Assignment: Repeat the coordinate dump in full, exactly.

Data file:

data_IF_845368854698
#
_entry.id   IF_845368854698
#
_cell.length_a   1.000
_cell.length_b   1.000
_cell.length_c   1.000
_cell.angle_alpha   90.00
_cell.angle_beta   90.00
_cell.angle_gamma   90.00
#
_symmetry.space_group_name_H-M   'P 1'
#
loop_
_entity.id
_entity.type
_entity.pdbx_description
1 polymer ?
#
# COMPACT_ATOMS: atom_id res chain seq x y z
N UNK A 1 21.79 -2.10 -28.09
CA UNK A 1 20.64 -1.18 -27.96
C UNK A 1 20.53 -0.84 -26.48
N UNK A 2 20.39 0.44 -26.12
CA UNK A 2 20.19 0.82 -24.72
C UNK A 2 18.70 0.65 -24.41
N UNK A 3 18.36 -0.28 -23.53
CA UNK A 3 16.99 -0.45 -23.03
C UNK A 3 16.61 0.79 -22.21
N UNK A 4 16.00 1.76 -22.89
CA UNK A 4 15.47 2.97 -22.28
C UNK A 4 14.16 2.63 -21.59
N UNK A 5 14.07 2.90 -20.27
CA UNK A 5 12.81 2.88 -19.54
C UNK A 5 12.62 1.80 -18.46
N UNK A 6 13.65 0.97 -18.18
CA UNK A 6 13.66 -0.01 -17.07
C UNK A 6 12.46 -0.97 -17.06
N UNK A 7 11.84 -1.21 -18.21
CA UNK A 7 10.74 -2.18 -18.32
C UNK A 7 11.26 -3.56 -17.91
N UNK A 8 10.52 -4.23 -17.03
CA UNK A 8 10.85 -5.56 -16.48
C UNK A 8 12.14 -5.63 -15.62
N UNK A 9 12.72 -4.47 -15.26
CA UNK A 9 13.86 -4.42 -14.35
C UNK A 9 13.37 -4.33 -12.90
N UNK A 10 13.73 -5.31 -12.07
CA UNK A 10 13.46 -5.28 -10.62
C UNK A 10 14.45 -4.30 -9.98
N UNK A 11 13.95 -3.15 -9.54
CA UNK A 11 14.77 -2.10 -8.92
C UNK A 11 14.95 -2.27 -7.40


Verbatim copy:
data_IF_845368854698
#
_entry.id   IF_845368854698
#
_cell.length_a   1.000
_cell.length_b   1.000
_cell.length_c   1.000
_cell.angle_alpha   90.00
_cell.angle_beta   90.00
_cell.angle_gamma   90.00
#
_symmetry.space_group_name_H-M   'P 1'
#
loop_
_entity.id
_entity.type
_entity.pdbx_description
1 polymer ?
#
# COMPACT_ATOMS: atom_id res chain seq x y z
N UNK A 1 21.79 -2.10 -28.09
CA UNK A 1 20.64 -1.18 -27.96
C UNK A 1 20.53 -0.84 -26.48
N UNK A 2 20.39 0.44 -26.12
CA UNK A 2 20.19 0.82 -24.72
C UNK A 2 18.70 0.65 -24.41
N UNK A 3 18.36 -0.28 -23.53
CA UNK A 3 16.99 -0.45 -23.03
C UNK A 3 16.61 0.79 -22.21
N UNK A 4 16.00 1.76 -22.89
CA UNK A 4 15.47 2.97 -22.28
C UNK A 4 14.16 2.63 -21.59
N UNK A 5 14.07 2.90 -20.27
CA UNK A 5 12.81 2.88 -19.54
C UNK A 5 12.62 1.80 -18.46
N UNK A 6 13.65 0.97 -18.18
CA UNK A 6 13.66 -0.01 -17.07
C UNK A 6 12.46 -0.97 -17.06
N UNK A 7 11.84 -1.21 -18.21
CA UNK A 7 10.74 -2.18 -18.32
C UNK A 7 11.26 -3.56 -17.91
N UNK A 8 10.52 -4.23 -17.03
CA UNK A 8 10.85 -5.56 -16.48
C UNK A 8 12.14 -5.63 -15.62
N UNK A 9 12.72 -4.47 -15.26
CA UNK A 9 13.86 -4.42 -14.35
C UNK A 9 13.37 -4.33 -12.90
N UNK A 10 13.73 -5.31 -12.07
CA UNK A 10 13.46 -5.28 -10.62
C UNK A 10 14.45 -4.30 -9.98
N UNK A 11 13.95 -3.15 -9.54
CA UNK A 11 14.77 -2.10 -8.92
C UNK A 11 14.95 -2.27 -7.40